“Engaging, if overly complacent.”
by Ken Bakely
The first thing to observe about Euros Lyn’s Dream Horse is that it seeks to evoke comfort through directness. It has an overriding desire to turn its real-life basis into an easily digestible feel-good story, and plays directly down the middle. This can make it feel staid, or even worse, uninvolved, but the film also works hard within its own set parameters, commanding dedicated performances and glossy production to create something engaging, if overly complacent. Set in an economically stagnant village in Wales during the 2000s, Neil McKay’s script follows Jan Vokes (Toni Collette), a working-class woman who seeks a new angle on life, lest she fall into a depressive spiral that seems to have consumed her husband, Brian (Owen Teale). She stumbles across an unusual idea in the form of starting a local committee to support a racehorse. So she and a coalition of local townsfolk, most with limited to no knowledge of the sport – the most seasoned is Howard (Damian Lewis), an accountant whose previous failures in the realm have nearly ruined his family’s finances – decide to take a chance on a young foal they name Dream Alliance, each submitting a small sum every week to fund the horse’s training. Though many setbacks await the members of the syndicate and their horse, they quickly realize they may be on the precipice of something great, as their unlikely equine champion heads for the races, and starts doing better than anyone could have expected.
It’s not very meaningful to say that you know what happens next – this is a true story, and you can easily find out – but rather, to say that you know how the movie will go about telling you what happens next. Dream Horse steers close to formula, with the familiar beats of triumph and challenge playing to a tune it does little to modify. I would again stress that this is not necessarily a bad thing – there’s a definitive niche for this movie to fill, and there’s certainly a fine place for meaningful, albeit light, dramas such as these – but when the movie falls deeply into its patterns, it can become something significantly worse: uncurious. When it replaces the genuinely stirring underdog tale at its core with plain, one-dimensional signals of its ideas, it begins to feel like the movie is not sold on its own capacity to thrill and rouse. And when it lacks that driving energy, the film can’t convey that it believes in its own story, and it’s then when it feels the most imperceptive and limp. All of this is to say that within Lyn’s tightly-set guidelines, what’s necessary is not for the movie to break out of its mold, but to show us how it can take this dramatization and make it something vital and lively on its own merits.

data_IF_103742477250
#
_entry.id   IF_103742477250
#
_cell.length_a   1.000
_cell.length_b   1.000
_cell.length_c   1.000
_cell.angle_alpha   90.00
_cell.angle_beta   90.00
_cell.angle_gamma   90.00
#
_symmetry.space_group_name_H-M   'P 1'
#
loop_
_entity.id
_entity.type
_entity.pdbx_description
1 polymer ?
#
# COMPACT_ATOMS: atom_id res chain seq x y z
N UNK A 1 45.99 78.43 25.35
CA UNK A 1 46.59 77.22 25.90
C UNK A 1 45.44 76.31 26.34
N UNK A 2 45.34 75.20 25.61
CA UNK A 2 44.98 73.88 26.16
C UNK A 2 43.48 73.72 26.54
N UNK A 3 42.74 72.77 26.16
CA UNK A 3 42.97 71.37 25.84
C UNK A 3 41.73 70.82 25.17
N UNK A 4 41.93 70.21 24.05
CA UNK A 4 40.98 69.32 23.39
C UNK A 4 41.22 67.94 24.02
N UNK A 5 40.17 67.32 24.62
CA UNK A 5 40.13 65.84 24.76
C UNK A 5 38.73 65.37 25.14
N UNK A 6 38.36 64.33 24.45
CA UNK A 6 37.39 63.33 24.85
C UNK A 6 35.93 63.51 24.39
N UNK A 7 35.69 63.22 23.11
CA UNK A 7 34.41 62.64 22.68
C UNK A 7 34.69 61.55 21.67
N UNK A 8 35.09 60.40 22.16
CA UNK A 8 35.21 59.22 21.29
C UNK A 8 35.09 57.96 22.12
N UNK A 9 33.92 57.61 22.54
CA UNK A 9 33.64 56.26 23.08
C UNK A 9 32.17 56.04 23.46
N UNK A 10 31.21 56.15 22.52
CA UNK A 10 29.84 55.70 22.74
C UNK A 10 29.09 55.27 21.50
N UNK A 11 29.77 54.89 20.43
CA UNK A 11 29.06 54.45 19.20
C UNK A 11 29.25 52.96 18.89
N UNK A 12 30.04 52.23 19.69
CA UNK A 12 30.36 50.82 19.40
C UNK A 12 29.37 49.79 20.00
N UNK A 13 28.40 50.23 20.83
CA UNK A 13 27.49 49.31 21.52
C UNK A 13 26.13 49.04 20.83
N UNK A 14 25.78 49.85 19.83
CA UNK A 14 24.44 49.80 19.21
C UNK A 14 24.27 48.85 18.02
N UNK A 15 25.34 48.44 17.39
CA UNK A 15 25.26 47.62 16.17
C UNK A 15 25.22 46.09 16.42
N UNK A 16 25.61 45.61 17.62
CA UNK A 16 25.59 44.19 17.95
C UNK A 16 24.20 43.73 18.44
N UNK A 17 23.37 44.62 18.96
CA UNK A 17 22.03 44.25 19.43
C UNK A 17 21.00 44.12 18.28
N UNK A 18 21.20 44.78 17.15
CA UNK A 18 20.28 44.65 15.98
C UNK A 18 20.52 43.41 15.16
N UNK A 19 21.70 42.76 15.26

When it does, the difference is palpable. We see this through its cast, anchored by robust work from Toni Collette. As Jan, she strives to show the complexities – soaring hope born from deep uncertainty – that drive not only her but many of the others involved in the syndicate. With ailing parents and a resigned husband, and all seemingly indifferent to her newfound passions, there’s a particularly sharp contrast drawn that emphasizes what’s at stake here. Collette delivers a leading performance representative of a roundly gifted ensemble. They carry the material with verve, but if anything, this intensifies the feeling that there should be more to this – a deeper fascination or appreciation for what this story can communicate to audiences. Dream Horse is, on the whole, a smartly appointed and well-executed film: there’s much to admire about it, and on some level it accomplishes much of the job it’s set out to do. But it can’t always reach the richer and more rewarding heights it shows it can achieve. After all, this story’s not really about the horse, but rather the journey of a hardscrabble band of neighbors and their collective efforts to meet their lofty goals. Ideally, the movie’s perspective should use that as the key basis for a comprehensive look at its setting and characters, developing them to create an enveloping result – yet its occasional forays into a more surface-level, obligatory approach temper its potential.